A lot of times when people claim they’re not creative, what they’re really suggesting is that they lack an innate ability to generate creative ideas. While it is true that this skill can be taught, a new study (PDF) from Cornell University suggests that coming up with ideas may not be where we actually face the most barriers.
Experienced creative problem solvers know that a key part of generating ideas (diverging) is deferring judgement. Then once you’ve come up with a substantial set of ideas, you choose the best from the bunch to develop further (converging) – at which point you are, of course, judging them. The study suggests that it is this evaluation phase where implicit negative biases toward creativity become a problem. Continue Reading
In the Sitio Maligaya community in the Philippines, a few residents have found a creative way to provide indoor lighting to people without access to electric lights. Watch:
Why are some organizations consistently good at innovating and/or adapting while others seem to be blindsided by change? Is it because of their disciplined innovation process or the knowledge and skills of their people? Or is it their determination to build a culture where challenging assumptions is not only encouraged, but expected? Our IBM Creative Leadership Study found that leaders who embrace the dynamic tension between creative disruption and operational efficiency can create new models of extraordinary value.
What, specifically, enables leading-edge organizations to capitalize on the inherent complexity in today’s environment and catalyze innovation within their business models, products and services? The brand new IBM Creative Leadership Study found that to succeed in an increasingly interconnected world, creative leaders avoid choosing between unacceptable alternatives. Instead, they use the power inherent in these dualities to invent new assumptions and create new models geared to an ever-changing world.
Continue reading to see a short introduction video from Steve Gray, one of the IBM researchers, presented at the 2011 CPSI Conference, as well as a link to the full report. Continue Reading
I have never found idolizing people to be very useful. I don’t want to suggest that Steve Jobs shouldn’t be recognized for his accomplishments, on the contrary, I think his legacy should be celebrated, but I also think recognizing someone’s talent and idolizing him are two slightly different things.
There seem to be two traps people fall into by idolizing the likes of Steve Jobs: they become so enraptured that they give up all hope of ever doing anything significant, or they try to be exactly like him in order to replicate his success. Neither reaction is very productive. Giving up on innovation because someone else is a master seems silly, and trying to beat Jobs at his own game is utterly nonsensical – even an exceptional amount of effort to yield dismal returns. Continue Reading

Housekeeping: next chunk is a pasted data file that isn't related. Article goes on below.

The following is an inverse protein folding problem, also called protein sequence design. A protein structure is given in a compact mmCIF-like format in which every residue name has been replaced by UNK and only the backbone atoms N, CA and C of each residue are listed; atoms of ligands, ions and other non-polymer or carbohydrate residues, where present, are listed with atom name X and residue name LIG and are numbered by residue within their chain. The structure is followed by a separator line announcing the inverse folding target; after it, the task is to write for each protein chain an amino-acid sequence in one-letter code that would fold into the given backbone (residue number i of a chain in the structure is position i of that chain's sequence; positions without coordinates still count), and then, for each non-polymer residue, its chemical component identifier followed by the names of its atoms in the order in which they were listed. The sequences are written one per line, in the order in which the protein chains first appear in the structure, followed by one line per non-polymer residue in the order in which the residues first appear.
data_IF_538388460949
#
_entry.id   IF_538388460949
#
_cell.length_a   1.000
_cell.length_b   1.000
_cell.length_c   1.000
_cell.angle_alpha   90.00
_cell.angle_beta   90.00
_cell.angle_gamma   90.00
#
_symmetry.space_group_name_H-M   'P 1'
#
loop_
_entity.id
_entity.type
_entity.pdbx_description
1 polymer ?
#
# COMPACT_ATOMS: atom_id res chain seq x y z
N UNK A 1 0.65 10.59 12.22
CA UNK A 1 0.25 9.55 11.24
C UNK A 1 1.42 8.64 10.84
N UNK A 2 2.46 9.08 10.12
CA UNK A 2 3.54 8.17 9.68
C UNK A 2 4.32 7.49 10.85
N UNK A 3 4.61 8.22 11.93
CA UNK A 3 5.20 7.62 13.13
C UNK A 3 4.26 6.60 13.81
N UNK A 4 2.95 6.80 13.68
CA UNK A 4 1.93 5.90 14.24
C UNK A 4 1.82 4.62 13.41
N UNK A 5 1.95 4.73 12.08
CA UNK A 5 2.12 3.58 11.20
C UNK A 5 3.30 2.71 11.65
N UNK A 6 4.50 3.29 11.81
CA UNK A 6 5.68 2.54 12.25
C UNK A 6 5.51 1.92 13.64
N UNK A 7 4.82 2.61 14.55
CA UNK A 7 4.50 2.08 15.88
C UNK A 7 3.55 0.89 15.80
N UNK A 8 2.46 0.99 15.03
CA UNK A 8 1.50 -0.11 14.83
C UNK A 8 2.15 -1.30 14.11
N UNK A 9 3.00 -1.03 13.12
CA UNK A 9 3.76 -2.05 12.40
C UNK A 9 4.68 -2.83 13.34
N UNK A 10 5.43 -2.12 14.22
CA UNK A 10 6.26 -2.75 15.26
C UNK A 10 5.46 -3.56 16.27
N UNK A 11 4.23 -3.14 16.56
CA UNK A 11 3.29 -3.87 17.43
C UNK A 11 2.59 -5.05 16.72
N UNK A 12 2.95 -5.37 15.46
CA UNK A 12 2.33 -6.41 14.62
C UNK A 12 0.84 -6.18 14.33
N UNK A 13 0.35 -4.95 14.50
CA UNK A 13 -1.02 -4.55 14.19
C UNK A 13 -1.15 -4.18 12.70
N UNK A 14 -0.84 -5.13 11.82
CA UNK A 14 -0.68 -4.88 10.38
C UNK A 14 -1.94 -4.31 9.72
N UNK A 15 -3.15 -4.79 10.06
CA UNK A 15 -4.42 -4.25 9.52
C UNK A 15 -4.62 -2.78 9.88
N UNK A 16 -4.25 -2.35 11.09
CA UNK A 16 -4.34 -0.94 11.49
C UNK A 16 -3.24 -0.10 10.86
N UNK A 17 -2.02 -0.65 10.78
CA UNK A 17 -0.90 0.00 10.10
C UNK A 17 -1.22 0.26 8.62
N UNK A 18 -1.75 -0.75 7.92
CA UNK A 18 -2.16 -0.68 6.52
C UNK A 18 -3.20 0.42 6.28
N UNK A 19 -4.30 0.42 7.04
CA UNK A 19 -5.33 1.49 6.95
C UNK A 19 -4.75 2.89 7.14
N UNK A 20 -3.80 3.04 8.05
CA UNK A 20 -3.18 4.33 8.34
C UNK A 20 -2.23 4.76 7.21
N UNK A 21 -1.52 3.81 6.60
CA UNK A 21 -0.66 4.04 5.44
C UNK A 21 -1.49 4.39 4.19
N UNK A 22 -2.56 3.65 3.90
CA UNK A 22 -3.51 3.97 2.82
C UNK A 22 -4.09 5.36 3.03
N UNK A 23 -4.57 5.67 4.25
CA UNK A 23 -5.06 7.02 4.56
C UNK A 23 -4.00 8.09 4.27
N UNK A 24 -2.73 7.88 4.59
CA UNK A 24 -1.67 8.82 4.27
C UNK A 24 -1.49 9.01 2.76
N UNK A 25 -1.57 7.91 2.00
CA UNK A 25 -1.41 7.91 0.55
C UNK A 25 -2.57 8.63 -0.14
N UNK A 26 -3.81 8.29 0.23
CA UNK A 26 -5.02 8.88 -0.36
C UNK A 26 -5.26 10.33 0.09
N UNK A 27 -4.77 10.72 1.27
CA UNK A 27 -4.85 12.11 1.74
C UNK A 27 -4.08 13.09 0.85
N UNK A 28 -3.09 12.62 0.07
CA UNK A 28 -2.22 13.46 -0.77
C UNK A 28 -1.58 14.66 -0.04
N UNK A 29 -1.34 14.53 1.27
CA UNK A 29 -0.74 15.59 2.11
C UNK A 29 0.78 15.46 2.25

Arthur Koestler, the author of The Act of Creation, concluded that creativity happens at boundaries. These boundaries come in all shapes and sizes. In my case, it was the boundaries between disciplines that led me into a new field of creative leadership inquiry.
My journey started many years ago working in the IT industry when I began to research creativity and apply my knowledge to help individuals and organizations develop their creative potential to facilitate innovation. I bumped into the boundary between creativity and leadership when I joined The Center for Creative Leadership in 1990. At the time, I saw the fields of creativity and leadership as separate domains. My work mirrored this separation in many ways, until a wise group of people encouraged me to see how the two fields intersect. This led to inquiry into how leadership is a creative process in its own right and is pivotal in creating a climate and culture that promotes organizational innovation.
Nokia recently launched the N8 phone which has the capability to shoot HD movies. To showcase the new feature, they created a contest: The Nokia Shorts 2011. Eight filmmakers where given a budget of $5,000, two Nokia N8 phones, and just a few short weeks to turn their idea into a finished film. The results are astonishing.
This is the winning film from JW Griffiths:
The future of work is not about dull routine, it’s about curiosity, exploration, flexibility and imagination. Gamestorming is the future of work, it involves people, paper, and passion. It’s a mashup of game principles, game mechanics, and work. It’s about weaving energy and fast-feedback into your work, meetings with co-workers, and design and development activities. Watch author of the book Gamestorming, Dave Gray, explain the ins-and-outs. (video shot at CPSI Conference 2011)
Imagine a group of executives huddled around a board room table. They are staring so intensely at their annual sales figures that they could burn a hole through the chart. Their flagship product – one that had carried the company for over 50 years – was tanking! What happened next transformed the company into a century-long market leader. In fact, very few product innovations have done as much to re-shape (literally) customers in the marketplace. Of course I am talking about one of the greatest inventions of all time – the Double Stuf Oreo cookie.
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